Steven Berkoff’s one-man show is a game of two halves showcasing his virtuosic talent for physical theatre. Without any set or props, he holds the audience’s attention throughout with his strong stage presence, using movement, mime and a wide range of vocal expression and sound effects to portray two violent sociopaths.

Tell Tale Heart is Berkoff’s adaptation of Edgar Allan Poe’s gothic story about a man with “over-acuteness of the senses” who murders his neighbour because of his “vulture eye” – a sort of “Are you looking at me?” paranoid response taken to extremes. Standing in a circular pool of white light which later changes to blood-red (and occasionally half-ducking into the surrounding darkness), the protagonist becomes increasingly manic as he strives to assert his sanity.

Garbed in an ill-fitting, tie-less three-piece-suit, Berkoff’s red-eyed, sweaty unreliable narrator is a twitchy bundle of nerves and guilt. Though eminently watchable, this bravura performance would benefit from a bit more restraint. The grotesque side of this senseless murder is nicely captured, but the humour is overplayed at the expense of the horror, with the dismembering of the body played purely for laughs with plenty of crunching and squelching. Much more effective is the use of shoe tapping to indicate the throbbing heart beat which cannot be stilled.

Berkoff’s own monologue Dog, on the other hand, is a pure joy to watch in its gleefully comic account of brutal love. Brilliantly playing both an East End skinhead football hooligan and his pit-bull terrier Roy, Berkoff shows both the bestial qualities of man and the anthropomorphic aspects of an animal in this strangely symbiotic relationship.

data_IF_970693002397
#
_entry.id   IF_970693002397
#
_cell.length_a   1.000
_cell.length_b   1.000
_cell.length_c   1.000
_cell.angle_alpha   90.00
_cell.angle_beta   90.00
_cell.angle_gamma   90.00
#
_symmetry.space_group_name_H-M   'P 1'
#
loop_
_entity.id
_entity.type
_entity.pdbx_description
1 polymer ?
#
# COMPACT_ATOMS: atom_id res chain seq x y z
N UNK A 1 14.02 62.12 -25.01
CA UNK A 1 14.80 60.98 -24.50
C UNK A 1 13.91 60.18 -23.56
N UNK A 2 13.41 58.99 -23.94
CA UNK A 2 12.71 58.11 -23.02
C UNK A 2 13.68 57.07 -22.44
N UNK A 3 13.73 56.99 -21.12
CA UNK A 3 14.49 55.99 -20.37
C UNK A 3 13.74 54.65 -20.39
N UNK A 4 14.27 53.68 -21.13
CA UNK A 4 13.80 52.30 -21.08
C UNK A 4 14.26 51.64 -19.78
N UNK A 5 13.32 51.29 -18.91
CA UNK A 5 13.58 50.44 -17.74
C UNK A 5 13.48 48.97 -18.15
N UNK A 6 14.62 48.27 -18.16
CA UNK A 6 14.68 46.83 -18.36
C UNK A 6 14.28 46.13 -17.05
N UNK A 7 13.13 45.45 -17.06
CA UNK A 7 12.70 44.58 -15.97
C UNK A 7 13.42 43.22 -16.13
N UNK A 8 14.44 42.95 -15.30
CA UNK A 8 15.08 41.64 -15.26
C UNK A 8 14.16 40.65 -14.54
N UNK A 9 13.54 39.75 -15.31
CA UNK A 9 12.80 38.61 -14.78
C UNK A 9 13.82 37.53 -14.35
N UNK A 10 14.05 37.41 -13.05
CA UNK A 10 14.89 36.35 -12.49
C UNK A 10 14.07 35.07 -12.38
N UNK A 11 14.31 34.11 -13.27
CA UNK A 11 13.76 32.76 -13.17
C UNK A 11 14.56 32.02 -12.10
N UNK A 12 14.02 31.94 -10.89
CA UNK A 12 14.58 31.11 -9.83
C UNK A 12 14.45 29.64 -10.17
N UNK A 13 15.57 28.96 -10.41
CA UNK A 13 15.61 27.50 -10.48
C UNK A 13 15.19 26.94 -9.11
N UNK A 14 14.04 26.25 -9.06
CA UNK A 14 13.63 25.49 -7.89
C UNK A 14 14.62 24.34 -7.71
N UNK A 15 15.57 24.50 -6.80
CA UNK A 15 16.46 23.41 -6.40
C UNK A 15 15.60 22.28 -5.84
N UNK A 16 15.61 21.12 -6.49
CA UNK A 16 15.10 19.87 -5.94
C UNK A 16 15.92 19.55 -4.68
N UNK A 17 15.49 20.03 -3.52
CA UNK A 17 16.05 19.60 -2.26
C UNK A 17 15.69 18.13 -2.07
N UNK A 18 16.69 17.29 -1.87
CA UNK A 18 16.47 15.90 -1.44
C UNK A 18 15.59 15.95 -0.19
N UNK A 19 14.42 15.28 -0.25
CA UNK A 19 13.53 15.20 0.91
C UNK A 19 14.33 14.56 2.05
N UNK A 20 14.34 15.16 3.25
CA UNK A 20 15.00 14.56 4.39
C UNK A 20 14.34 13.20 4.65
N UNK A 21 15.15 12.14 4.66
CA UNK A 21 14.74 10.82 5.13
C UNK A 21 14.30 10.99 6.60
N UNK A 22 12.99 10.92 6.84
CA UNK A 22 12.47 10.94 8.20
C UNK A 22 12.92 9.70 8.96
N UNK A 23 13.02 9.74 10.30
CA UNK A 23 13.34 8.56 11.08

Wearing DMs, cut-off jeans and (strangely) a 50 Cent shirt, Berkoff’s lager lout is a racist, misogynist white-van driver who treats his dog with a mixture of affection and abuse, which Roy returns with an equally aggressive loyalty. In this case, the dog is not just man’s best friend but probably his only friend, tied together by more than a lead. Expressed with boisterous energy, there is a shared intimacy and understanding between them which is ultimately touching.

In the past, Berkoff has performed One Man with Actor too, and, appetising as it is, this one-hour show could do with a third course. Though the showman sometimes overcomes the actor, it highlights what a uniquely entertaining performer Berkoff is.

- Neil Dowden